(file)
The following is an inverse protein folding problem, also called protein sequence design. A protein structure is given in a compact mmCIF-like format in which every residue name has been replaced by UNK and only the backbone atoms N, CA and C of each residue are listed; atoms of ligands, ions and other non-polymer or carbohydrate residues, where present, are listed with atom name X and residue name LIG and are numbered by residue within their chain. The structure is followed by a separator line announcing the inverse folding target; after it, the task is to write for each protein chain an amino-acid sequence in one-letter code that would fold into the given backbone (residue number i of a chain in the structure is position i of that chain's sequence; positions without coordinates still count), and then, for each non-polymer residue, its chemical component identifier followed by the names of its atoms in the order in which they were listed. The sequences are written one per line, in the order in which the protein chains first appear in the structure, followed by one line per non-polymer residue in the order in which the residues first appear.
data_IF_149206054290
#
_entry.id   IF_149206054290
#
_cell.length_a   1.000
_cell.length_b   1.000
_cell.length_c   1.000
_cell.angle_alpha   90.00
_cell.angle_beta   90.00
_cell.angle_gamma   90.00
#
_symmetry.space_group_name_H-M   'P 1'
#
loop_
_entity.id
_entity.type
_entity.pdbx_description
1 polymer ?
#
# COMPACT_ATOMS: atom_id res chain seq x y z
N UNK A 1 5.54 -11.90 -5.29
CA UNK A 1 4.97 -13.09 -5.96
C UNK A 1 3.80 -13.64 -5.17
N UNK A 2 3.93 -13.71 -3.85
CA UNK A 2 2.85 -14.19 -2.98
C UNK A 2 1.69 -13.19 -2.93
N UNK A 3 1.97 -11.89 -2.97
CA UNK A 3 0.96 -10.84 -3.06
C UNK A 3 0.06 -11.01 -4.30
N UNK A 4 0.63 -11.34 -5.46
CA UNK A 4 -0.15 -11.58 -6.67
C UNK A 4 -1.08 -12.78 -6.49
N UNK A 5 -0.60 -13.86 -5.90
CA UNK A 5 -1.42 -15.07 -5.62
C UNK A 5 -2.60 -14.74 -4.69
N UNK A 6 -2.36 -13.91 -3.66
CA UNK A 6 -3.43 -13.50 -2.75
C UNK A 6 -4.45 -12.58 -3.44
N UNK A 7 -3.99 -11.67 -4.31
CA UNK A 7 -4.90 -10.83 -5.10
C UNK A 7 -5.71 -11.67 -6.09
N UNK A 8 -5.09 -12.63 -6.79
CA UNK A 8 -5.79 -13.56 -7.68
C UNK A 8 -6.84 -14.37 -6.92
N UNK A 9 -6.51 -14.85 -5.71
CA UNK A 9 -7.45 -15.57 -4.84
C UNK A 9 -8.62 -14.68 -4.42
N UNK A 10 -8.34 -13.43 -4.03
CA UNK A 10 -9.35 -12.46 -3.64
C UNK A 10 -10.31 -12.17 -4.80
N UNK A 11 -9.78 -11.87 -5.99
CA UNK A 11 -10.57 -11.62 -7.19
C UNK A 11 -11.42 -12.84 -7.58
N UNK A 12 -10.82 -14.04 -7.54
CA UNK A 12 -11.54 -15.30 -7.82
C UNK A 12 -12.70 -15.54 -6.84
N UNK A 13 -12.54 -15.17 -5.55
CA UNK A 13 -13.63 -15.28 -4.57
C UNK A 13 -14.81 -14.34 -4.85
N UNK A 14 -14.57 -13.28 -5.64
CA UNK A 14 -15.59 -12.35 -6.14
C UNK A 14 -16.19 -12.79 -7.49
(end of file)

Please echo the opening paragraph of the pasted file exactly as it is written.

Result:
The following is an inverse protein folding problem, also called protein sequence design. A protein structure is given in a compact mmCIF-like format in which every residue name has been replaced by UNK and only the backbone atoms N, CA and C of each residue are listed; atoms of ligands, ions and other non-polymer or carbohydrate residues, where present, are listed with atom name X and residue name LIG and are numbered by residue within their chain. The structure is followed by a separator line announcing the inverse folding target; after it, the task is to write for each protein chain an amino-acid sequence in one-letter code that would fold into the given backbone (residue number i of a chain in the structure is position i of that chain's sequence; positions without coordinates still count), and then, for each non-polymer residue, its chemical component identifier followed by the names of its atoms in the order in which they were listed. The sequences are written one per line, in the order in which the protein chains first appear in the structure, followed by one line per non-polymer residue in the order in which the residues first appear.